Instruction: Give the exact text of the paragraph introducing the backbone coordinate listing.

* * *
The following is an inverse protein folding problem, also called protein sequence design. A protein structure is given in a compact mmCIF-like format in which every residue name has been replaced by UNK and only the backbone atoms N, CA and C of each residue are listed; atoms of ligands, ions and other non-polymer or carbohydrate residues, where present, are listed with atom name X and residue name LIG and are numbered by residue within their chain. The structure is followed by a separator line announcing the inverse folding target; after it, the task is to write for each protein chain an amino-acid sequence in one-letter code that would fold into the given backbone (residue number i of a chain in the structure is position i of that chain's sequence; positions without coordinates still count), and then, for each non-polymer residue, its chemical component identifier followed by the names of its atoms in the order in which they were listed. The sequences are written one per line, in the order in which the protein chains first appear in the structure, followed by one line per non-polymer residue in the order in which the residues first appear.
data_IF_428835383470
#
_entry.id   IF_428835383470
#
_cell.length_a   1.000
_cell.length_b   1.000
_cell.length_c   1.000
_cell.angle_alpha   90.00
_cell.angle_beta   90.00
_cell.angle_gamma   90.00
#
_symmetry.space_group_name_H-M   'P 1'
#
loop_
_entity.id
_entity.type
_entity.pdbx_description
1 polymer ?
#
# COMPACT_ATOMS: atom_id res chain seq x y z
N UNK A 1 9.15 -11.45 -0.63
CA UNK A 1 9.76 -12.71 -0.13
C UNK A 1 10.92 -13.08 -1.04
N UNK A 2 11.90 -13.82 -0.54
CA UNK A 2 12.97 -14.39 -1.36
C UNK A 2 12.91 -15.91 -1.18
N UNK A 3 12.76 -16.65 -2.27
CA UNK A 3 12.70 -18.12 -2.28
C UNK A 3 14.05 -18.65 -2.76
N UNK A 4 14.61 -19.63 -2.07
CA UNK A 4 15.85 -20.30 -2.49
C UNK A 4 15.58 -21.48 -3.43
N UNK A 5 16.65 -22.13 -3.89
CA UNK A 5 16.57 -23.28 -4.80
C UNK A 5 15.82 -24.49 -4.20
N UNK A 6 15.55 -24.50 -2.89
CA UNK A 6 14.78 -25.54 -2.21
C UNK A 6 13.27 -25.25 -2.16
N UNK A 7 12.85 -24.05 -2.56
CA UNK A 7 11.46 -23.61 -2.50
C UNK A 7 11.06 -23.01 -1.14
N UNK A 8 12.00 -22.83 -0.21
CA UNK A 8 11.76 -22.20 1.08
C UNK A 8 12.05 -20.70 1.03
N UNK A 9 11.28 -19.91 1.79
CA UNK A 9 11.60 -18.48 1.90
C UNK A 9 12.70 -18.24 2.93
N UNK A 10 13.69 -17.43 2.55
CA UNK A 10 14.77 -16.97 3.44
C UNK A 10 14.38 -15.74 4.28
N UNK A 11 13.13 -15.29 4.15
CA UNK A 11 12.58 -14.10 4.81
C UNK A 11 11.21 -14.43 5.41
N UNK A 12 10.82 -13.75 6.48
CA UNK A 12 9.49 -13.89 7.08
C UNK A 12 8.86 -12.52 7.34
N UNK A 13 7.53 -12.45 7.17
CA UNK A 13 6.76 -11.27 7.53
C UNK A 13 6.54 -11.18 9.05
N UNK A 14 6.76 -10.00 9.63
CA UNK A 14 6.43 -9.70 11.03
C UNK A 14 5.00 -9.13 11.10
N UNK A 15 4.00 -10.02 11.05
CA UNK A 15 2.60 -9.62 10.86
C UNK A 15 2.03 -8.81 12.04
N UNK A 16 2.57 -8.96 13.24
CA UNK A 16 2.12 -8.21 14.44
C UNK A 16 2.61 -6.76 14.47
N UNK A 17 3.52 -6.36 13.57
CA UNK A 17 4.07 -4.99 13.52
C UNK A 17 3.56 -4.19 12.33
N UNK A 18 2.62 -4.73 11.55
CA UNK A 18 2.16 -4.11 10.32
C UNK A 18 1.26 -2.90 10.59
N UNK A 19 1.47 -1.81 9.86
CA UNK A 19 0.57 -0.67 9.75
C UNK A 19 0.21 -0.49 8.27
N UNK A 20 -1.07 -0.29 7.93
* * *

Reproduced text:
The following is an inverse protein folding problem, also called protein sequence design. A protein structure is given in a compact mmCIF-like format in which every residue name has been replaced by UNK and only the backbone atoms N, CA and C of each residue are listed; atoms of ligands, ions and other non-polymer or carbohydrate residues, where present, are listed with atom name X and residue name LIG and are numbered by residue within their chain. The structure is followed by a separator line announcing the inverse folding target; after it, the task is to write for each protein chain an amino-acid sequence in one-letter code that would fold into the given backbone (residue number i of a chain in the structure is position i of that chain's sequence; positions without coordinates still count), and then, for each non-polymer residue, its chemical component identifier followed by the names of its atoms in the order in which they were listed. The sequences are written one per line, in the order in which the protein chains first appear in the structure, followed by one line per non-polymer residue in the order in which the residues first appear.